AKRON, Ohio — For the last 15 months, 33-year-old Eric Hinman has been coming to Oriana House, a drug treatment center, to help end anthat could kill him.
“You go from feeling dope sick to wanting to kill yourself to living life again,” he said.
Hinman and Leah Cohen, also a recovering heroin addict, credit their progress to counseling and monthly injections of a drug called, which costs $1,200 a dose. They get it for free because, like 2,500 other patients there, they qualify for Obamacare’s expanded Medicaid program.
“Once my addiction took hold and I quit my job… I was uninsured. I had nothing,” Cohen said. “So without Medicaid expansion… I probably would be dead.”
But a proposal in the, and that could potentially cut the treatment center’s Medicaid funding by 75 percent.
“Ninety-eight percent of our folks weren’t eligible for Medicaid and now 98 percent are,” said Jim Lawrence, CEO of Oriana House.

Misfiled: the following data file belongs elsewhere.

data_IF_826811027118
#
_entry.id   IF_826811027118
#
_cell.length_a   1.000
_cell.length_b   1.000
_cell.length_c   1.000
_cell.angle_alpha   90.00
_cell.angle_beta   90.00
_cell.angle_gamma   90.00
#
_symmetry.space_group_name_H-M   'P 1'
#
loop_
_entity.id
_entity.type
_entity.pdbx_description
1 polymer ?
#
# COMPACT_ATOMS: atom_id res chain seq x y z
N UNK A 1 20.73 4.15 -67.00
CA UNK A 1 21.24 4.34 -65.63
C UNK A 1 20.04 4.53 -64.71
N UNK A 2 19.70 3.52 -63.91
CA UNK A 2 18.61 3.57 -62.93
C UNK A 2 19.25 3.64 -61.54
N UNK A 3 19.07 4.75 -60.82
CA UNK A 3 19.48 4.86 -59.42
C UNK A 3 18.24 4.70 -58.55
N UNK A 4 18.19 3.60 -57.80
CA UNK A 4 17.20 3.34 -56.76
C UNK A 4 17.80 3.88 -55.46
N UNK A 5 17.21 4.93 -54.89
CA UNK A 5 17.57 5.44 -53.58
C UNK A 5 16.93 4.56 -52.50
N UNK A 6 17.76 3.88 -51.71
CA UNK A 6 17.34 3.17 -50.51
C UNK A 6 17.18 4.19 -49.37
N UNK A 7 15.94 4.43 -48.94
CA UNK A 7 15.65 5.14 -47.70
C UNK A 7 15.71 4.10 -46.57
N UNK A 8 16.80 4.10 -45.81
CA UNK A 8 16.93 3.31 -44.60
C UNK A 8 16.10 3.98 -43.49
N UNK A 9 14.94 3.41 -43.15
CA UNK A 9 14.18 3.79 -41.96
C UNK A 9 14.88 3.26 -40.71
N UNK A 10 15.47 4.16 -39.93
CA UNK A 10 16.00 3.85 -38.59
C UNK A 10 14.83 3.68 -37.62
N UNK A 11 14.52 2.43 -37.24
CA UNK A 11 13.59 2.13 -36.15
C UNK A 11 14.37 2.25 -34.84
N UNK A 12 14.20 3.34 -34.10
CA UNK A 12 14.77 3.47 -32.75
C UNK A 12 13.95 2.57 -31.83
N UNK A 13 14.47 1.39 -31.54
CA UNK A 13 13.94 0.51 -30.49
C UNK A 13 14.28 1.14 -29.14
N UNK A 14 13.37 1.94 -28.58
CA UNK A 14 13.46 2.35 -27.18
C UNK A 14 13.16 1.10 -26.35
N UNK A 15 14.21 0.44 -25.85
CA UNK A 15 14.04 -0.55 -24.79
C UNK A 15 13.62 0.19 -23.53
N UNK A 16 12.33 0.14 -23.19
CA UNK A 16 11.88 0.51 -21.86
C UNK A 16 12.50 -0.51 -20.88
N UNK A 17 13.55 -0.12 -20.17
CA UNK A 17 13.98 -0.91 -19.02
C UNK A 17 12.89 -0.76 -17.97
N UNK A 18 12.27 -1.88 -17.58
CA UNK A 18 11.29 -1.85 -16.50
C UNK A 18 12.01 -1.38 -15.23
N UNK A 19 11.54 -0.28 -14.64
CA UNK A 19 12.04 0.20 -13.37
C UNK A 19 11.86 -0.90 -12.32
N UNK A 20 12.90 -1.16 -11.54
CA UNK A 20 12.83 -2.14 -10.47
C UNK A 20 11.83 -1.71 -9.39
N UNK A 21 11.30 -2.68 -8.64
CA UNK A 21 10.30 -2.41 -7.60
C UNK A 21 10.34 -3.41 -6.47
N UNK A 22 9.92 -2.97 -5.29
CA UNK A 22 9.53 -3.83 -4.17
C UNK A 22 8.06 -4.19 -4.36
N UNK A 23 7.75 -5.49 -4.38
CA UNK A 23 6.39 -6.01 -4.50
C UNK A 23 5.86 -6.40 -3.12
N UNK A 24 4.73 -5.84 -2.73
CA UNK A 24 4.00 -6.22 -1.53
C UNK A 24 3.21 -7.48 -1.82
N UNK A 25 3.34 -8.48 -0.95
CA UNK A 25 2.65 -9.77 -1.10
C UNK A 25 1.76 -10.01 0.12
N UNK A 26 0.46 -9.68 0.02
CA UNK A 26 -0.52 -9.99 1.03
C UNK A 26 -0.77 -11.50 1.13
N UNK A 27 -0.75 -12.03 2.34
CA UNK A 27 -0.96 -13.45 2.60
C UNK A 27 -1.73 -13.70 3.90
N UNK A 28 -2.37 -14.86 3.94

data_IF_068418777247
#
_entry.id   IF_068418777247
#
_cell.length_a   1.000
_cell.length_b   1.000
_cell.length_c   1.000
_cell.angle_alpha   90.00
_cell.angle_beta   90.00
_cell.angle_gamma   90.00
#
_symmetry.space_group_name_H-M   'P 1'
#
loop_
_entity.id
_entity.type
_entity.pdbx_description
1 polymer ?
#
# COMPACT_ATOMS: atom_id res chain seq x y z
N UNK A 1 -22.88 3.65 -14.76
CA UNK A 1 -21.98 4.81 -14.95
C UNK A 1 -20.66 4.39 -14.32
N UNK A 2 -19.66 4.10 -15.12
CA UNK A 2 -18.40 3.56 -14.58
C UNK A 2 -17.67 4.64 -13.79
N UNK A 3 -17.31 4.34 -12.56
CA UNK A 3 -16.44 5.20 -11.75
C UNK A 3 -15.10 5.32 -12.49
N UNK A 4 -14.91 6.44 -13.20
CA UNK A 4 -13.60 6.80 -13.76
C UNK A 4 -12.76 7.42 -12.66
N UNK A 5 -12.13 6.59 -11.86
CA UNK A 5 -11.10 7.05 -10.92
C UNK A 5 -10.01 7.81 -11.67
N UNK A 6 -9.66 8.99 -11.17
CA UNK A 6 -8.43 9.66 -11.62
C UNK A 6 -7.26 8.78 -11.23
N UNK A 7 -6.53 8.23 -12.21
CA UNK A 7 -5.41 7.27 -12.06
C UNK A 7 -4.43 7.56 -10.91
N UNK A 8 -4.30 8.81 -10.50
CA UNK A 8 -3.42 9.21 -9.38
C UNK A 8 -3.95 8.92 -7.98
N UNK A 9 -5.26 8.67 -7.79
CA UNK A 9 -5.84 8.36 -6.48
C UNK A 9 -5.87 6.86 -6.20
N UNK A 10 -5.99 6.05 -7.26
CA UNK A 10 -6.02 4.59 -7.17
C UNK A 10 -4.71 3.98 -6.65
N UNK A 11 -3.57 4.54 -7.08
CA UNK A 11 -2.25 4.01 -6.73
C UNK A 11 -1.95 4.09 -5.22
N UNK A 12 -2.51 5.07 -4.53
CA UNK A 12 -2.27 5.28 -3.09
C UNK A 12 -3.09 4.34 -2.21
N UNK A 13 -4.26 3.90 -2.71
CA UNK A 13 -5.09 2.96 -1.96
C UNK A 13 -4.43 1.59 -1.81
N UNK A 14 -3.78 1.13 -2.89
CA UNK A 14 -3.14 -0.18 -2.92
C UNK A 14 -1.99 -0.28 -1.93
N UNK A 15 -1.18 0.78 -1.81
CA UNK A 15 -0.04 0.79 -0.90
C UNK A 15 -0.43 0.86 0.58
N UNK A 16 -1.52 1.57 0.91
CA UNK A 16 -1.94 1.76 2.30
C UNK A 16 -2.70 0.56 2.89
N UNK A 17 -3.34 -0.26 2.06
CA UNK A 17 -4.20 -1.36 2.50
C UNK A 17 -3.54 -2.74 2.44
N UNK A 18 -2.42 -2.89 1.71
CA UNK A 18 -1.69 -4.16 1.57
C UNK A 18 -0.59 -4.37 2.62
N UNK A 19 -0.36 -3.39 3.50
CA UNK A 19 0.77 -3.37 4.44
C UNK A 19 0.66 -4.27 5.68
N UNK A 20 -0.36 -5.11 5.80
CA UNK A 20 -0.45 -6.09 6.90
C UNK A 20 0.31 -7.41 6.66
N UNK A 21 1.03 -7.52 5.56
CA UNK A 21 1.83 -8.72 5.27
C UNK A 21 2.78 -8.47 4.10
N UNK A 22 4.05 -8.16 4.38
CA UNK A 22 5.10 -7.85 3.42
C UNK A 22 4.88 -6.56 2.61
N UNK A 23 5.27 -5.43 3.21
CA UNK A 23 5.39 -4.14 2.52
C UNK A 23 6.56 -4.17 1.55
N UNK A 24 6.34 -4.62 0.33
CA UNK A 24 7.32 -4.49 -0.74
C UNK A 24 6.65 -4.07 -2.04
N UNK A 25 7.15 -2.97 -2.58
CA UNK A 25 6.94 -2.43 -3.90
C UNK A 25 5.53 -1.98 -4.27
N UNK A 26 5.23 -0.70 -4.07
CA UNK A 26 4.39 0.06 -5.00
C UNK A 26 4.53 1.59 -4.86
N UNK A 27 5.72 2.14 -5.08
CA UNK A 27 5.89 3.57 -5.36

The Medicaid expansion “allowed us to get people into treatment, which was key. Otherwise they would be out on waiting lists, people would overdose,” he said.
The opioid epidemic claimed at least 4,100 lives in Ohio last year — 308 in Akron.
When asked what she says to politicians thinking of cutting back on Medicaid, Cohen said, “Please don’t do it.”
“You’re going to have the blood of a lot of innocent people on your hands,” she said.
The body count is so overwhelming in Akron that the medical examiner’s office had to call in a mobile morgue parked outside its building to help house victims. It will be in place through the July 4 weekend, when another surge in deaths is expected.
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